Tanya and Metoh joined the project just as searching for relevant studies from academic databases was wrapping up, with searches for grey literature outstanding and screening of search results still to start. The screening of studies to be included in the map is a key step in the production of an evidence map. When the screening process began, we were allocated daily targets of 500 studies per person to screen – that is, read through the title and abstract of each study.

In the first three weeks of the process, we seldom reached 250 studies a day because we were still struggling to make sense of the different areas, research methods used, and other unfamiliar environmental science concepts. However, as time progressed we were not just meeting our daily target but actually exceeding it.

For example, by the eighth week of the screening process we were each able to screen over 600 studies daily on title and abstract. The screening also served the purpose of helping us familarise ourselves with the material on environmental management and practices reviewed in the project. But all rainbows come with some clouds.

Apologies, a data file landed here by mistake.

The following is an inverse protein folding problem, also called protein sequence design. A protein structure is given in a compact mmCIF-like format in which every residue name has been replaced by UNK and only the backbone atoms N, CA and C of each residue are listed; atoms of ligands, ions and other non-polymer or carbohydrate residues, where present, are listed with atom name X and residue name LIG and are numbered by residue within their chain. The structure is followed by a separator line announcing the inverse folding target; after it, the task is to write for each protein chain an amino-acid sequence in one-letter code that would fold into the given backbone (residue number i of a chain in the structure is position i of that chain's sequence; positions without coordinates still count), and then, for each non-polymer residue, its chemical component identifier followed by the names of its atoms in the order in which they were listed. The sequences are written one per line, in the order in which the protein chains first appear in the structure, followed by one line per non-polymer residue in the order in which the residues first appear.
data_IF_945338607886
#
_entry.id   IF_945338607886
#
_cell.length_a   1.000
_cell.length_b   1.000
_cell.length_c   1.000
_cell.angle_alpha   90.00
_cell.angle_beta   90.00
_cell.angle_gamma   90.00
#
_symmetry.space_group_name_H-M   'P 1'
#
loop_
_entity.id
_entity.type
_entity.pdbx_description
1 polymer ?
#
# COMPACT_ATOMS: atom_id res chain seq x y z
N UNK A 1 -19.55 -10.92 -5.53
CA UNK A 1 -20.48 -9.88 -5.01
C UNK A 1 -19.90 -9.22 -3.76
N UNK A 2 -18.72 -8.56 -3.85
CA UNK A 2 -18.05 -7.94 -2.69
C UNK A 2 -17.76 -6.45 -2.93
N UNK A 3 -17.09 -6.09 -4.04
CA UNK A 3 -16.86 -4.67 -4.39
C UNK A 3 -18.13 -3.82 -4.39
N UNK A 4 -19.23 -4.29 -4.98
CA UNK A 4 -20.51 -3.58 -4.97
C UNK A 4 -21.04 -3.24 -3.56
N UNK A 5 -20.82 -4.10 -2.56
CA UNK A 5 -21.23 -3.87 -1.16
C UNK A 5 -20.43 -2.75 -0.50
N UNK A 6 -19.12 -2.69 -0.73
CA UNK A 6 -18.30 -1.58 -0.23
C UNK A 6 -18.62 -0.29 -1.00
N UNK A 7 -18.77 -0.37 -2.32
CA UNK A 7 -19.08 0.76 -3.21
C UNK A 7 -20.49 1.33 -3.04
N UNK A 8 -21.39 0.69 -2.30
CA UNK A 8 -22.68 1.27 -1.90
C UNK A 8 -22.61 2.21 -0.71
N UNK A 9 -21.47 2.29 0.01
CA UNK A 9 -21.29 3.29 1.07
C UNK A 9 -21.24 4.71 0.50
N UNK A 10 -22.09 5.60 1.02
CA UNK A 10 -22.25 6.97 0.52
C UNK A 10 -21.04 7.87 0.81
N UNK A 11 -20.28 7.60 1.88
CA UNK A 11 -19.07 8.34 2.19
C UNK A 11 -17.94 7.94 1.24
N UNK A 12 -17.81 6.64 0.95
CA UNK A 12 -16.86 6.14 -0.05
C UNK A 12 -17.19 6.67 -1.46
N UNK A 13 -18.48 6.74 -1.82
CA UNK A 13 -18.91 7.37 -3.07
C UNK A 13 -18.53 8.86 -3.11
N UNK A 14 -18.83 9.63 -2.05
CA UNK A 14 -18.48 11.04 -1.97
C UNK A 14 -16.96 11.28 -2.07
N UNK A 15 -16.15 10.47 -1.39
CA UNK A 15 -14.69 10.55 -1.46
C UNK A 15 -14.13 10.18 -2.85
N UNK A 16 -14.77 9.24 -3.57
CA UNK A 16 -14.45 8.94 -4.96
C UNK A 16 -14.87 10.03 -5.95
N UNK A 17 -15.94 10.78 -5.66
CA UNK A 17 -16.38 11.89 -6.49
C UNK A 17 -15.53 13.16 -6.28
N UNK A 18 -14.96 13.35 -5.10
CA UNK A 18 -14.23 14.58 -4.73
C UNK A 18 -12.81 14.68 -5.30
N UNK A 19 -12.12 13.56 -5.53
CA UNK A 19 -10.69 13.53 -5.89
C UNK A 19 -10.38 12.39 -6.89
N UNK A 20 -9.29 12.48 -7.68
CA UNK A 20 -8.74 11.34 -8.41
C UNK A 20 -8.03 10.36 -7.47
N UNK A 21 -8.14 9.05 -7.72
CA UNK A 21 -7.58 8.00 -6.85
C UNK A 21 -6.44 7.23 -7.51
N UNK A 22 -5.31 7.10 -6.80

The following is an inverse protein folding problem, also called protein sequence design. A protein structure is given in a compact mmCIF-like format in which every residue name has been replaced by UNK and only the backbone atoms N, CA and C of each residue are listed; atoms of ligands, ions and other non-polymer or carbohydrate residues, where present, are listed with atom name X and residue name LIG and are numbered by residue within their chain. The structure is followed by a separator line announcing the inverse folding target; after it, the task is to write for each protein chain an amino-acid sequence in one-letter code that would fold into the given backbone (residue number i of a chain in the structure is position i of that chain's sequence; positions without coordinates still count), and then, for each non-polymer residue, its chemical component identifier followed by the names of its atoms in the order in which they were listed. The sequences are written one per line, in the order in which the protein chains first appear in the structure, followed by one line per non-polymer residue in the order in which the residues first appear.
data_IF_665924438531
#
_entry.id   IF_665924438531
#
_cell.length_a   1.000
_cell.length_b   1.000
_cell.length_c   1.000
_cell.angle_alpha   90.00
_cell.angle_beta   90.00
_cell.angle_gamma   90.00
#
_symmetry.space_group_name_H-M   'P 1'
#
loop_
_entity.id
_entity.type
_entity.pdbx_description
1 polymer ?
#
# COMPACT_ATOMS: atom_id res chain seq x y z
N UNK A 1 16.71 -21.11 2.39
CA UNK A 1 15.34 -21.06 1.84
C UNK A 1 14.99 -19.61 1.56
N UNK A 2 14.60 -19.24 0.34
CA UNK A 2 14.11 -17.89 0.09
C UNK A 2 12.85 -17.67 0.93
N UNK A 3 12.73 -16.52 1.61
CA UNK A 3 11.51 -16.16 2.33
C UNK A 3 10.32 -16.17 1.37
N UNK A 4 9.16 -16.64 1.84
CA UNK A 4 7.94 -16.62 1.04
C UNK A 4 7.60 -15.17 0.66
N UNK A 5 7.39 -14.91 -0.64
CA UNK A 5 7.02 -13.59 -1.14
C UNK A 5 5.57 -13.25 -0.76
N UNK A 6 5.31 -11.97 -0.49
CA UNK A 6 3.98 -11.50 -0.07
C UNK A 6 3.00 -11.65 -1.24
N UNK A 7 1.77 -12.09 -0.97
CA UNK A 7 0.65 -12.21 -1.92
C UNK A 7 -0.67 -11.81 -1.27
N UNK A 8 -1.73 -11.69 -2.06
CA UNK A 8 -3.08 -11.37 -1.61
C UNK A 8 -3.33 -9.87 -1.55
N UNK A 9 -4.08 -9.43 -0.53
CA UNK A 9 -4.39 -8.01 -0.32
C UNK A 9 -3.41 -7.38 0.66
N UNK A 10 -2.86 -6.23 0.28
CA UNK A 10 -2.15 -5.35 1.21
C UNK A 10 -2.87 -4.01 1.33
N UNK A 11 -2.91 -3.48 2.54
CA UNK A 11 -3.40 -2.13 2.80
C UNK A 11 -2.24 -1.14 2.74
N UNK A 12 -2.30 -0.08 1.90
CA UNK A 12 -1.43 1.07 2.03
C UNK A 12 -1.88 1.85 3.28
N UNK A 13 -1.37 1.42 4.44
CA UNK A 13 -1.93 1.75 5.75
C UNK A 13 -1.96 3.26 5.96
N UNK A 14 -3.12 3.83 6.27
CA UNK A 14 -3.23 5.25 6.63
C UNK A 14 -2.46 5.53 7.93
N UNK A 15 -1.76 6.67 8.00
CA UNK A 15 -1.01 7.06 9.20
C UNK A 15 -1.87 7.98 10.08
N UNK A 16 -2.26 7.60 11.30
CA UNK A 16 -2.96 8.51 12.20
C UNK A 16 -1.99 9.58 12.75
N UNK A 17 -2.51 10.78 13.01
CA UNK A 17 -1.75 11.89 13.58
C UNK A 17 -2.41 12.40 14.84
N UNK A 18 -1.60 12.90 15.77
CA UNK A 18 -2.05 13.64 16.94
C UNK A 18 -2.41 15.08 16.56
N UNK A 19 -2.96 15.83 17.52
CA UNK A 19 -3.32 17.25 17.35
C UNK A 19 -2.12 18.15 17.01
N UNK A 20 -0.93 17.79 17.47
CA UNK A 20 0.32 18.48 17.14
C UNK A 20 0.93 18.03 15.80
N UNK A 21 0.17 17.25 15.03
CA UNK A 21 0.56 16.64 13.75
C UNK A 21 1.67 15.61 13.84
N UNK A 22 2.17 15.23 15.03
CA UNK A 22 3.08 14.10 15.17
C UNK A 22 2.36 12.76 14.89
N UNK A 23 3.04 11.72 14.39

Walking the tightrope of search strings and databases

One of the tasks performed was that of grey literature searching. We found that this task of grey literature searches was not as straight-forward as we thought. Searching was very time-consuming, due to the uniqueness of website searches and the need to adapt our searching on each website. A good number of the websites searched did not have published articles in PDF format. We also encountered a few challenges with the academic database searches. For one, we observed that search strings needed to be tailored to suit the different databases searched. And we learnt that academic database searches require exactness and care, as a very slight error can produce faulty outcomes. 

Learning the screening software

The software used to house and screen citations for this project is the EPPI Reviewer 4 software, which we were both not very familiar with or accustomed to using. In the beginning of the project, we struggled to find our way around EPPI Reviewer, although as we used it more, it became easier. Even though we encountered a few technical issues, such as software updates which lasted about 30 minutes, much of our initial challenges with EPPI Reviewer disappeared as we became familiar with the software system.